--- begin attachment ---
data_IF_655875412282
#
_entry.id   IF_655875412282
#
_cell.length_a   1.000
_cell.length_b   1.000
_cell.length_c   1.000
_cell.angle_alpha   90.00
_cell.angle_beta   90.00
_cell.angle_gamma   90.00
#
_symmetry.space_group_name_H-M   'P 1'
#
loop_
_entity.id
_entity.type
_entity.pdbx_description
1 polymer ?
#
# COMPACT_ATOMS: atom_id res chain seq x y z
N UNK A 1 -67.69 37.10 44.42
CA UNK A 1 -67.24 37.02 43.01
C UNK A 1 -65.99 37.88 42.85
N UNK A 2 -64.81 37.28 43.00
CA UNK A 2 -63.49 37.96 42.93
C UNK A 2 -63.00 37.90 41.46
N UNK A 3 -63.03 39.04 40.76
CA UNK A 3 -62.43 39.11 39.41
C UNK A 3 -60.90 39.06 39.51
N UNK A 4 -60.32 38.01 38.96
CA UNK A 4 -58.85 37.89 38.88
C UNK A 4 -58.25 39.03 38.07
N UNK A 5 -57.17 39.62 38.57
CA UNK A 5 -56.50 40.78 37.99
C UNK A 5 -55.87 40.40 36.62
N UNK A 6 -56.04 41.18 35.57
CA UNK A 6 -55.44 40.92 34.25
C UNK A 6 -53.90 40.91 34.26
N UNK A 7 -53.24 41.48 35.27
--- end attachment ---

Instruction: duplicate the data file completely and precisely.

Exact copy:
data_IF_655875412282
#
_entry.id   IF_655875412282
#
_cell.length_a   1.000
_cell.length_b   1.000
_cell.length_c   1.000
_cell.angle_alpha   90.00
_cell.angle_beta   90.00
_cell.angle_gamma   90.00
#
_symmetry.space_group_name_H-M   'P 1'
#
loop_
_entity.id
_entity.type
_entity.pdbx_description
1 polymer ?
#
# COMPACT_ATOMS: atom_id res chain seq x y z
N UNK A 1 -67.69 37.10 44.42
CA UNK A 1 -67.24 37.02 43.01
C UNK A 1 -65.99 37.88 42.85
N UNK A 2 -64.81 37.28 43.00
CA UNK A 2 -63.49 37.96 42.93
C UNK A 2 -63.00 37.90 41.46
N UNK A 3 -63.03 39.04 40.76
CA UNK A 3 -62.43 39.11 39.41
C UNK A 3 -60.90 39.06 39.51
N UNK A 4 -60.32 38.01 38.96
CA UNK A 4 -58.85 37.89 38.88
C UNK A 4 -58.25 39.03 38.07
N UNK A 5 -57.17 39.62 38.57
CA UNK A 5 -56.50 40.78 37.99
C UNK A 5 -55.87 40.40 36.62
N UNK A 6 -56.04 41.18 35.57
CA UNK A 6 -55.44 40.92 34.25
C UNK A 6 -53.90 40.91 34.26
N UNK A 7 -53.24 41.48 35.27